Marissa Hayes is a technical editor and contributing writer. She holds a Bachelor’s Degree in history, and she was the editor of the literary magazine, The Bluestone Review.

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Dan Walker graduated with a BS in Administrative Management in 2005 and has been working in his family’s insurance agency, FCI Agency, for 15 years. He is licensed as an agent to write property and casualty insurance, including home, auto, umbrella, and dwelling fire insurance. He’s also been featured on sites like Reviews.com.

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Reviewed by Daniel Walker
Licensed Car Insurance Agent

UPDATED: Feb 5, 2021

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The Short of It

  • Your employer may ask for proof of auto insurance if you're driving for work purposes.
  • They are most likely concerned with making sure damages or injuries are covered if you are in an accident while driving for work.
  • Proof of auto insurance can be provided by you in the form of your insurance ID, declarations page, insurance policy, or digital proof of insurance.

If you're driving for work purposes, your employer may want to verify your liability coverage in case of an accident. Can an employer ask for proof of auto insurance? We'll answer this question and more below.

Before you continue reading, enter your ZIP code above to find affordable auto quotes insurance today. Not yet ready to buy auto insurance? Read on to learn more.

Can an employer ask for proof of auto insurance?

Yes, your employer may ask for proof of auto insurance. They may want to check to make sure it is up-to-date and meets your state's insurance requirements.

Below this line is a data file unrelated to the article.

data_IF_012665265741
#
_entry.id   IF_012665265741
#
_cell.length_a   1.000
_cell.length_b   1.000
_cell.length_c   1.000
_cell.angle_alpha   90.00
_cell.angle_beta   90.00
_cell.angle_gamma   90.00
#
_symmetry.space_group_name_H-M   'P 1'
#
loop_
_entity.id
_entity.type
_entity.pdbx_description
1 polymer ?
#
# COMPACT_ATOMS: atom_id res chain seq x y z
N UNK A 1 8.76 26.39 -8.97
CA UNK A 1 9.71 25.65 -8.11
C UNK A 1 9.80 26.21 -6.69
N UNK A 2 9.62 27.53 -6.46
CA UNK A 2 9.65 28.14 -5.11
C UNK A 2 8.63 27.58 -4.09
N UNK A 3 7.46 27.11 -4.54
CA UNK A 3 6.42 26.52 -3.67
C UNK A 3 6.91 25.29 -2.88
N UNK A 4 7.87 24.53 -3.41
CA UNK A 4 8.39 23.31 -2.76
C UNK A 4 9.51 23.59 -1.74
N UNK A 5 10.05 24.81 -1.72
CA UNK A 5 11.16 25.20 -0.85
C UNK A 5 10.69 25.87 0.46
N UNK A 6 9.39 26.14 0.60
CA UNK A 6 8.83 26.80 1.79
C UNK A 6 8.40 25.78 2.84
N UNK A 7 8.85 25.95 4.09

For example, if you only occasionally make trips using your personal vehicle for work purposes, your employer may want your insurance information in the event you are in an accident during work activities.

In this case, your employer may also be liable, but they may attempt to get your insurance to cover any damages or injuries first.

Can an employer require proof of auto insurance? Maybe, but maybe not.

This may fall under the simple issue of them wanting to verify safe transportation and liability issues, but some lawyers may also argue that it could be subtle discrimination if they take action against you for not having a specific type of insurance or coverage amount.

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When do employers ask for proof of auto insurance?

Employers most often ask for proof of insurance if you are asked to make work-related trips. They may be hoping your personal auto insurance would cover you in the event of an accident during work hours.

Unfortunately for them, most personal auto insurance policies do not offer business-use coverage (or at least very limited coverage) unless you pay an additional fee.

Also, it may be risky for you, since your personal insurer could decide to cancel your coverage or deny claims, especially if they were not aware that you drive your vehicle for business purposes.